Noose of the world

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For a few days now, I have been toying with the idea of getting into more serious articles. Let’s face it, here at the BBs and the YYs, it is not often that I weild my pen for heavy issues. In fact, in the digital age, it is absofrigginlutely rare for me to weild pens at all, except as perhaps a very poorly thought-out improvisational weapon if I face a McGyver-style plot situation. However, with actual main-stream media like ‘The News of the World’ wrapping up their papers and contemplating retirement in prison for their sleazeball tactics, I believe it adds on the collective burden of serious news to all the other news sources on the net… including us bloggers. But then again, considering that there are at least 125 million of us out there, I guess I can afford to slack off. The way I figure, one solid mention of global terrorism and I should be set for months. And the last sentence counts, so I’m good.

What’s happening to the so-called serious journalists these days? I submit that the entire news industry has been operating on a flawed assumption from the word go. For some reason, the industry still seems to believe that people want information; that they actively seek it. This may have been true with the older generation, but for the modern short-attention-span consumer, this idea is as obsolete as an 8-inch-floppy disk.

People don’t seek news. They seek entertainment, and if you manage to slip in some actual facts about the current world, most people would tolerate it. According to the latest statistics doled out conveniently from my head, the ideal news to entertainment ratio is 0.043. So the media has to shout to be heard. They have to pick out the most sensational or the most entertaining snippets and run with it.

But if you’ve been living on Earth for a long enough time, you’d realize – Except for a small percentage of people, life is pretty much boring most of the time. You don’t have mutant superheroes vs supervillain battles every morning, you don’t have superspies jumping off planes without parachutes to disarm an evil mastermind’s nuclear weapon, you don’t have light saber accidents on the highway,and you don’t have mutant megalomaniac powerlords bent on controlling the universe through conniving, yet ultimately, utterly stupid plots.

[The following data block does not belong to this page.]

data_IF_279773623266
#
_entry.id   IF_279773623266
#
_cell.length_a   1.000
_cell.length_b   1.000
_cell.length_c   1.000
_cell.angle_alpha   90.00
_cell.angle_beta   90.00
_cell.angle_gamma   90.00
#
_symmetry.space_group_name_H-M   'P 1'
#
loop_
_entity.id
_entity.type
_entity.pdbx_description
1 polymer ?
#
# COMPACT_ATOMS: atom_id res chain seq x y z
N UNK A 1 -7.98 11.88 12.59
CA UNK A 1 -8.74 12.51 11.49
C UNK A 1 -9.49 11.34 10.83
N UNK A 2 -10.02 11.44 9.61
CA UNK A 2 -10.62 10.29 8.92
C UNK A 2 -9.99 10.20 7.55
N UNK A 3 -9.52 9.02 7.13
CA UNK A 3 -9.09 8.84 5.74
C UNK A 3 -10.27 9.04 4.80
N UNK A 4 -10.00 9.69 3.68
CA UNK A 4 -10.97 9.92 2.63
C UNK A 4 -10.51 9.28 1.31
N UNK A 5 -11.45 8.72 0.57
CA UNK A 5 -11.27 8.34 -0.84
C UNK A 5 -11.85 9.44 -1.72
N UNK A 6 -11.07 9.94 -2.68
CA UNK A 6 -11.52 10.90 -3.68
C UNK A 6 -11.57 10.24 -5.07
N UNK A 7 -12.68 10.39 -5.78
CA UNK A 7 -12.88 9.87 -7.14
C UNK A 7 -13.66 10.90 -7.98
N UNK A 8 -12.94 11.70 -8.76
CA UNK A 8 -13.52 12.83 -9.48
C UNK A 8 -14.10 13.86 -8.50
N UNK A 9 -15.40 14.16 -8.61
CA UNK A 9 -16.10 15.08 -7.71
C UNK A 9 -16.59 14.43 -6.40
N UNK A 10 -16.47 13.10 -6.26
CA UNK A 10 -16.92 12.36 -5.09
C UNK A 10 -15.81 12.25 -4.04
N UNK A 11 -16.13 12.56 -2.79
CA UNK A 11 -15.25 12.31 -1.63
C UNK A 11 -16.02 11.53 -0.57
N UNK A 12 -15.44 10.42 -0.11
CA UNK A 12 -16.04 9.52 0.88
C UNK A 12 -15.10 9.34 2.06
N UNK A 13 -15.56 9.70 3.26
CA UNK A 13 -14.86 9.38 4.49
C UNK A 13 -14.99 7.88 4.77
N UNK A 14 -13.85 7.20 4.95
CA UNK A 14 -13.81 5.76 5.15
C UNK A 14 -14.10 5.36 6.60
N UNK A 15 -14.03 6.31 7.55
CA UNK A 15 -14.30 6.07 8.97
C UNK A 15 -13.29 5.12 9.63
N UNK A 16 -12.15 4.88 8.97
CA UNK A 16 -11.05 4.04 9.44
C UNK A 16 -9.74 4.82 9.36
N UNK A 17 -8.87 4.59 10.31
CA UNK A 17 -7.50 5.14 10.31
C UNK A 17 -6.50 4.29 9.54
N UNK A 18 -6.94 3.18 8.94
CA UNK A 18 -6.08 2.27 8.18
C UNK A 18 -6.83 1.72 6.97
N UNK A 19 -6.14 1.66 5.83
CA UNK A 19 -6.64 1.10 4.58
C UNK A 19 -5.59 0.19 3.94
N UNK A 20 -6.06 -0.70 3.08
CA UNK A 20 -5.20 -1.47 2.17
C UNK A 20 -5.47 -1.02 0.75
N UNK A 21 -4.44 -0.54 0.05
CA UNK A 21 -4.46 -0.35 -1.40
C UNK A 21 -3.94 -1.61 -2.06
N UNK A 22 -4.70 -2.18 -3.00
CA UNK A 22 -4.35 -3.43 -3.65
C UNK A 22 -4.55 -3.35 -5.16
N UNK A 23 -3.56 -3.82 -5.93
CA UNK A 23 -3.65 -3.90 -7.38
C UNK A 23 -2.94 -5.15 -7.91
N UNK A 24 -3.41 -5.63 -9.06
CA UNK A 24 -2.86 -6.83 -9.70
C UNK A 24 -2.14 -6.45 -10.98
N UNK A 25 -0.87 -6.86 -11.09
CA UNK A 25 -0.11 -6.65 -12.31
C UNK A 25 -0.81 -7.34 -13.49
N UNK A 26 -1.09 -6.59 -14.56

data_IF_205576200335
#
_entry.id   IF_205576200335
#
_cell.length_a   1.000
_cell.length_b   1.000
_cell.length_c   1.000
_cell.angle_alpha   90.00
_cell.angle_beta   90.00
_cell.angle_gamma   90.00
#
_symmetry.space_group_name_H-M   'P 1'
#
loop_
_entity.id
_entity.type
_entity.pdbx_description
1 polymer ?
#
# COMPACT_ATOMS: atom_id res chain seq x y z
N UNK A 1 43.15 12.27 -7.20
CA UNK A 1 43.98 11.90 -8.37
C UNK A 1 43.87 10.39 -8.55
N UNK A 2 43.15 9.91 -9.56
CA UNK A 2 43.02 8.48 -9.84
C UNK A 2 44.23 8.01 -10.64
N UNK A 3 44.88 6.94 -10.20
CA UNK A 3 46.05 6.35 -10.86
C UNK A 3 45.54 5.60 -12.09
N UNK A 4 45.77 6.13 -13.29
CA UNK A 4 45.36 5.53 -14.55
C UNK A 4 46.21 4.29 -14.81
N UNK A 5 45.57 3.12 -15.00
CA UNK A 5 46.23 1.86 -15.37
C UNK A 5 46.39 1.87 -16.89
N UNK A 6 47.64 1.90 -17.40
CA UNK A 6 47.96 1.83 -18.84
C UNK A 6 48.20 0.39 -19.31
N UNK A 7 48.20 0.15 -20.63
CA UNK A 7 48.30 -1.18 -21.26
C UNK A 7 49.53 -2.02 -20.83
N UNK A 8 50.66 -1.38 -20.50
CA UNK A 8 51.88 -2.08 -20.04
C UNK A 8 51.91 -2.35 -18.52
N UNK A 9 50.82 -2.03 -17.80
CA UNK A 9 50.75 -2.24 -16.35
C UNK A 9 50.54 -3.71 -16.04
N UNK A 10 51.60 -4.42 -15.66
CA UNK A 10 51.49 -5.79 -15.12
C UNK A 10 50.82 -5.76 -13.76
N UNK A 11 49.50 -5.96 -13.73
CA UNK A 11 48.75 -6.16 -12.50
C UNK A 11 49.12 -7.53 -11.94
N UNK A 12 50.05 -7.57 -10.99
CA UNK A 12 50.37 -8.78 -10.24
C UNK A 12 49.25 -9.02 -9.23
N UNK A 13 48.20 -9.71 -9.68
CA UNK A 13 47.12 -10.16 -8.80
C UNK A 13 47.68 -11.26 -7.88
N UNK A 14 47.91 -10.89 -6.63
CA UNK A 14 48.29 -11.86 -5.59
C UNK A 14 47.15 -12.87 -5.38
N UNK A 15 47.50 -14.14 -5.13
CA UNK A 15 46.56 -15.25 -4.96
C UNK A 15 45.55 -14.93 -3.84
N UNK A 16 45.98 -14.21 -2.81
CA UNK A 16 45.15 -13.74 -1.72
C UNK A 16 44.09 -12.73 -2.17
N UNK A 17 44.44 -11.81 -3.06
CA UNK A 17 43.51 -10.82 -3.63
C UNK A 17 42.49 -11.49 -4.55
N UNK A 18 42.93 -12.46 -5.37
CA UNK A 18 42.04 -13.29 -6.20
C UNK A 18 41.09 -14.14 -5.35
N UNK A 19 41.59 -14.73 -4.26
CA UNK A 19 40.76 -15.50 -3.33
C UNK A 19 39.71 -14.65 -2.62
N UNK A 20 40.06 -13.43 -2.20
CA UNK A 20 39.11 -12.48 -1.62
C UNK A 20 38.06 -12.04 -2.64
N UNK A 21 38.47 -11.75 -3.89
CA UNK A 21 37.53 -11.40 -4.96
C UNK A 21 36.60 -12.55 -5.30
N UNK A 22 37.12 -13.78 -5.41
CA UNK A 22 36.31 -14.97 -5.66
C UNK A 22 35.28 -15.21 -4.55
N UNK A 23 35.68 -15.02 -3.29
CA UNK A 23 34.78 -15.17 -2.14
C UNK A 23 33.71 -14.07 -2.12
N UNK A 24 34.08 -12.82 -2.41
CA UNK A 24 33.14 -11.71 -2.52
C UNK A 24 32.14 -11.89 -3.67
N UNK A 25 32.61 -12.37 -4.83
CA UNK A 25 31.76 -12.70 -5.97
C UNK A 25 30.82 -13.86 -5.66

So it’s not a big mystery to understand why they resorted to criminal activities for getting sensational news. No… A bigger mystery is why a veteran news organization like ‘The News of the World’ got caught for it. It seems like such an amateur move – getting caught like this. What we need in today’s world are professional journalists who are dedicated and committed to appearing ethical, no matter how many laws they have to break, no matter who they have to bribe.

Investigative journalism seems to be dying… largely from undernourishment. People have been neglecting it for so long that they don’t seem to realize how important it is. Without serious journalists, our knowledge would be limited to whatever we can ascertain from the magic 8 ball. That would be a sorry state of affairs, and I know this because I checked my magic 8 ball.

But people get what they ask for, and what they ask for is more entertainment than news… I have been reading news on and off of late, and though I am sure that there are probably serious news items of global significance to be read somewhere, none of it seems to have registered. Unless the news is delivered as a side dish to entertainment, I have a tolerance limit of maybe three sentences per article. I read any more than that, I had better be laughing.

It’s not often that you can get comical or controversial or comically controversial snippets from daily life. It’s not surprising that many news media are closing up shop. The few survivors seem to be those who resort to unethical behavior. This is why hard hitting journalists had to hit hard on the wiretaps to get to the good stuff… But all things considered, my prime objection is to the inefficiency of the thing. The illegal wiretapping, the sifting through the data, the bribing of the officials, the trying to piece together a story… in the end, you have no guarantee whether the resulting story is going to be the controversial breakthrough you’ve been hunting for, or a twelve hour compilation of grocery enquiries and prank messages left for Mr. Hugh Jazz and Mr. I. P. Freely.